Sunday, November 5, 2017

Culture Shock

Film: Captain Fantastic
Format: DVD from Northern Illinois University Founders Memorial Library on laptop.

A few years ago, the documentary Surfwise showed up on the 1001 Movies list. If memory serves, it vanished the next year. The movie was about an unusual family in the sense of how the children were raised. They were almost feral, destitute, uneducated, and evidently fabulous surfers. Their parents had adopted a strange, communal lifestyle that emphasized the family over attaching themselves to society at large. It was my most common thought while watching Captain Fantastic, a film that concerns a family very similar in a lot of ways.

Ben Cash (Viggo Mortensen) lives in the forest in the Pacific Northwest with his six children. When I say they live in the forest, I mean that in a literal sense. They have shelters, but they hunt and scavenge food and Ben instructs them in both forestcraft and educates them on virtually every topic. It’s soon clear that the person missing is their mother. Ben and oldest son Bodevan (George MacKay) head to the closest point of civilization to more or less check in. It turns out that Ben’s wife Leslie (Trin Miller) has been hospitalized for bipolar disorder and has, the night before Ben calls in to family, killed herself.

Naturally, this sets up a coming conflict. Leslie’s father Jack (Frank Langella) believes that the lifestyle that Ben and Leslie chose for themselves and their children is what lead to Leslie’s suicide. He threatens Ben that if he shows up at Leslie’s funeral, Jack will have him arrested. Ben stews for about a day before deciding to continue to live up to the ideals that he has tried to instill in his children. Packing up the bus the family uses for transportation, Ben and the six kids head out of their plot of forest and proceed into civilization to make sure that their mother’s last wishes are properly carried out.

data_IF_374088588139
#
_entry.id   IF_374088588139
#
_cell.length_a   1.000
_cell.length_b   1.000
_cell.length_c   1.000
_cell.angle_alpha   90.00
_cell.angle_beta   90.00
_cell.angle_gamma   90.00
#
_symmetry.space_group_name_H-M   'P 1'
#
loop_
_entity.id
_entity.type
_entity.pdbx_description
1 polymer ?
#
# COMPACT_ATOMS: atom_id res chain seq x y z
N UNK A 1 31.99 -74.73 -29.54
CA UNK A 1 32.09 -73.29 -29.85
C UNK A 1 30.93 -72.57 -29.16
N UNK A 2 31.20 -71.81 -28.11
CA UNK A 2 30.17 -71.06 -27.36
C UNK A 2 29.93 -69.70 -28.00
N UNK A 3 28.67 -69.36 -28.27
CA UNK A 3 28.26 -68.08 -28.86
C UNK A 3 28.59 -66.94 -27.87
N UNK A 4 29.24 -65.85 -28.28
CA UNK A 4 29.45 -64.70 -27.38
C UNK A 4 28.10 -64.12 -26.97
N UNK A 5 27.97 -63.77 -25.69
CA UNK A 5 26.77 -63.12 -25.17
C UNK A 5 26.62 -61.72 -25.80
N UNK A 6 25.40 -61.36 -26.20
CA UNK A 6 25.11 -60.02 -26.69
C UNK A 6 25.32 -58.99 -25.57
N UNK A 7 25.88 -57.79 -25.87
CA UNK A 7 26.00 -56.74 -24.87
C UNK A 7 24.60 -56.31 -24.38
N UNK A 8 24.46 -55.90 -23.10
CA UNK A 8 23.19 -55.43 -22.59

Captain Fantastic is a number of things at the same time. It’s clearly a fish-out-of-water comedy. The six kids—Bodevan, Kielyr (Samantha Isler), Vespyr (Annalise Basso), Rellian (Nicholas Hamilton), Zaja (Shree Crooks), and Nai (Charlie Shotwell) have had almost no contact with the world outside of their forest. For the younger children, this may well be their first trip to what the rest of us would call the normal world. It’s also a true drama. Ben’s ideas and ideals clash with almost everyone he meets, his family in particular. A visit to his sister (Kathryn Hahn) is relatively disastrous, and the family’s arrival at Leslie’s funeral is far worse.

There are a lot of things that work very well in Captain Fantastic. One clear success is that there really is no villain in the picture. The conflict between Ben and Jack in particular is not about good versus evil, no matter how the two of them might characterize it in their own minds. Both Ben and Jack seem to have the best interests of the six kids at heart but have vastly different opinions on what is the best for them. Spending the bulk of the film with Ben, it’s easy to see Jack as a bad guy, but he’s clearly not. It’s Ben who is very much at odds with what passes for civilization these days.

Viggo Mortensen is absolutely the central figure here, and this is the sort of film that, were he a younger man and not already a veteran of the Lord of the Rings movies, would be considered a star-making vehicle, at least in the world of Hollywood. It is a grand performance, one that solidifies Mortensen as one of the better actors working today. For all of his intelligence, Ben is a man who often does a great deal of thinking before acting, and all of that plays across Mortensen’s face. It’s a depth of character that isn’t that commonly seen.